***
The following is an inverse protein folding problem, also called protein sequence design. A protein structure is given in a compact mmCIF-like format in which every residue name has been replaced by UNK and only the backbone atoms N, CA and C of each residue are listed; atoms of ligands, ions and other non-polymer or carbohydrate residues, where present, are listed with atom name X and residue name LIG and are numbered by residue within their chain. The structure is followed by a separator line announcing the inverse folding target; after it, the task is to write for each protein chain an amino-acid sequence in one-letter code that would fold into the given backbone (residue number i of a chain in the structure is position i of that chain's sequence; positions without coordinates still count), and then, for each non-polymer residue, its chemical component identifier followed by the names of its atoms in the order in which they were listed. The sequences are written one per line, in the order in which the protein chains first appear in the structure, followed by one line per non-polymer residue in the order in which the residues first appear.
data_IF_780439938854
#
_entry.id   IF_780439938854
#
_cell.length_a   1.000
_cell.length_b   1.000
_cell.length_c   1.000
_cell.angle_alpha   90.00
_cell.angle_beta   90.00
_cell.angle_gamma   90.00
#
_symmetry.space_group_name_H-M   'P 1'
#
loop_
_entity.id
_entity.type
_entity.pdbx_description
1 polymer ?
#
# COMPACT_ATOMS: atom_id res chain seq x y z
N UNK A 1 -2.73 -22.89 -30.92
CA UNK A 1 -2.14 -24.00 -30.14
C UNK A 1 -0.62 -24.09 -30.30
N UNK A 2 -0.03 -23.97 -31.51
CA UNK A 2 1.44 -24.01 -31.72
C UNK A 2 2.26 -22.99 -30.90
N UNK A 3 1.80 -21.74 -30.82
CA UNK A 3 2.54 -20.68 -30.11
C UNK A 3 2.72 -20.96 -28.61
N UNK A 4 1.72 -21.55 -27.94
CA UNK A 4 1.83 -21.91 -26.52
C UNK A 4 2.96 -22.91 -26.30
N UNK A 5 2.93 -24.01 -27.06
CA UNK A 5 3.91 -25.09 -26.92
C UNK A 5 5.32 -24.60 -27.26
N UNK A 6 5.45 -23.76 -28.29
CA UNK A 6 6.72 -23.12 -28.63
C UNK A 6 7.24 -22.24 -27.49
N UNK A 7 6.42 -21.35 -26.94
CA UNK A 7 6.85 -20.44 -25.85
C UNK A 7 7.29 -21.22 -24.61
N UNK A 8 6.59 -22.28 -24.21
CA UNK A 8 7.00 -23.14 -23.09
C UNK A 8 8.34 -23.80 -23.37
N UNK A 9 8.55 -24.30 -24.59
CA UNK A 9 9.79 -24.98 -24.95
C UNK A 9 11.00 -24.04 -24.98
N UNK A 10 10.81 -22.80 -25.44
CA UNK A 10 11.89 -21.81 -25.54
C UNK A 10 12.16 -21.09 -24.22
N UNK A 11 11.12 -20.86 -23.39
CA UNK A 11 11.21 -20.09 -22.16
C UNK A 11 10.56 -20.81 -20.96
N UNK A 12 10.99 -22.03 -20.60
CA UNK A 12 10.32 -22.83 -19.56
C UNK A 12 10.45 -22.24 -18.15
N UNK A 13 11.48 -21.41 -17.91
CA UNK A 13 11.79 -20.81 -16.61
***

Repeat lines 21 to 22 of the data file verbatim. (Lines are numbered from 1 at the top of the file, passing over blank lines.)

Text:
# COMPACT_ATOMS: atom_id res chain seq x y z
N UNK A 1 -2.73 -22.89 -30.92